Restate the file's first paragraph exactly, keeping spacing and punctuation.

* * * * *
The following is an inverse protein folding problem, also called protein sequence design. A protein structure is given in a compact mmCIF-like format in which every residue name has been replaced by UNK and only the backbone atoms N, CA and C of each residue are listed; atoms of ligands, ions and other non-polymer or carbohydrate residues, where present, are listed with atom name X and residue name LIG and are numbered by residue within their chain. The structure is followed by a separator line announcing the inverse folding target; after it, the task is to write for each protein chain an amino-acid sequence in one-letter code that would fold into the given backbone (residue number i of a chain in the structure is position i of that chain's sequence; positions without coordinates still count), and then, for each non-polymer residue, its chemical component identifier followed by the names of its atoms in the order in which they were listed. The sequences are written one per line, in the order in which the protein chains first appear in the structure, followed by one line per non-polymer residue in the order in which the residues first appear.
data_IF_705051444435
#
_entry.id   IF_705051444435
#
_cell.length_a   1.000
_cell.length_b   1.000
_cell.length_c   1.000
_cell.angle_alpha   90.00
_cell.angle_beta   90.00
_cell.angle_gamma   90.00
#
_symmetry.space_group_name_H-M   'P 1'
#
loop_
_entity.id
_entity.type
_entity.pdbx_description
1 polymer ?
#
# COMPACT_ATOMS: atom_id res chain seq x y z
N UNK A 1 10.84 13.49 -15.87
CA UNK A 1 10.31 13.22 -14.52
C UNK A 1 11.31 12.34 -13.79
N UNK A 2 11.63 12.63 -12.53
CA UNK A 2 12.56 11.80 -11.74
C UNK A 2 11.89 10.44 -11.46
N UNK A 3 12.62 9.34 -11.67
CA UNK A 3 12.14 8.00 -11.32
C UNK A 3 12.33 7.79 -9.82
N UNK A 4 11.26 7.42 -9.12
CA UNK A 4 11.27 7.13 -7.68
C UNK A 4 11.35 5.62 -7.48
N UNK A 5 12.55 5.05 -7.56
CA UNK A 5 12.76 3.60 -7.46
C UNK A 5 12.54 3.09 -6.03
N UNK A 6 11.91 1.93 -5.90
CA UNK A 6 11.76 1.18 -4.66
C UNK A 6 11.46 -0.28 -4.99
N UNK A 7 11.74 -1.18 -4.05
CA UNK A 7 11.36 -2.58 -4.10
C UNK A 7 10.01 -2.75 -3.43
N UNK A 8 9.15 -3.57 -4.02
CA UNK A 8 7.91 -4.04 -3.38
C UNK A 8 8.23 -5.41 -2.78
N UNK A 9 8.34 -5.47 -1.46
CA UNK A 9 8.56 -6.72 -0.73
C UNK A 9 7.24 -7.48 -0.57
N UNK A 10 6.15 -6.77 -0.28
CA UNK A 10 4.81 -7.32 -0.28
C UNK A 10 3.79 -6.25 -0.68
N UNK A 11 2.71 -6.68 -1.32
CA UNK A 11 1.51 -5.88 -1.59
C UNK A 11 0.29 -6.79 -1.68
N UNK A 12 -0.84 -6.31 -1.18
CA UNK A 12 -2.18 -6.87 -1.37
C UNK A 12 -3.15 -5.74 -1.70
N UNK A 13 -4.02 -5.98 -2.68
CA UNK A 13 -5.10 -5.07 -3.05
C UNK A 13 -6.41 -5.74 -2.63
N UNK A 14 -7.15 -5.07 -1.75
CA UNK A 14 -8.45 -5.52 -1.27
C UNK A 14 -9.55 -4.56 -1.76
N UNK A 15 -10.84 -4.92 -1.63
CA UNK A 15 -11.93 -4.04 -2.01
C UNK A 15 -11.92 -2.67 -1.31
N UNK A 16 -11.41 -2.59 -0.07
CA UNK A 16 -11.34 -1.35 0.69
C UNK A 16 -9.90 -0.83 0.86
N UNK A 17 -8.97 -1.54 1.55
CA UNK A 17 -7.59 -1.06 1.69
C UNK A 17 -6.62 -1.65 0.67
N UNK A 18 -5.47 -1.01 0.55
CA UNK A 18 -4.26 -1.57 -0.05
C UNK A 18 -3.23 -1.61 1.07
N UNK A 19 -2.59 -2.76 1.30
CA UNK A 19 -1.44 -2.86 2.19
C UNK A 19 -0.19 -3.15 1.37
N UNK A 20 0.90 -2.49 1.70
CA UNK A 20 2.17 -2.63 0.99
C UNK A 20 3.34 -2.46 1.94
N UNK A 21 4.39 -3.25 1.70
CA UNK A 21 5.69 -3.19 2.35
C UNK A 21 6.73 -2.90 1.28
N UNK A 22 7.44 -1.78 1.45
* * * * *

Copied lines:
The following is an inverse protein folding problem, also called protein sequence design. A protein structure is given in a compact mmCIF-like format in which every residue name has been replaced by UNK and only the backbone atoms N, CA and C of each residue are listed; atoms of ligands, ions and other non-polymer or carbohydrate residues, where present, are listed with atom name X and residue name LIG and are numbered by residue within their chain. The structure is followed by a separator line announcing the inverse folding target; after it, the task is to write for each protein chain an amino-acid sequence in one-letter code that would fold into the given backbone (residue number i of a chain in the structure is position i of that chain's sequence; positions without coordinates still count), and then, for each non-polymer residue, its chemical component identifier followed by the names of its atoms in the order in which they were listed. The sequences are written one per line, in the order in which the protein chains first appear in the structure, followed by one line per non-polymer residue in the order in which the residues first appear.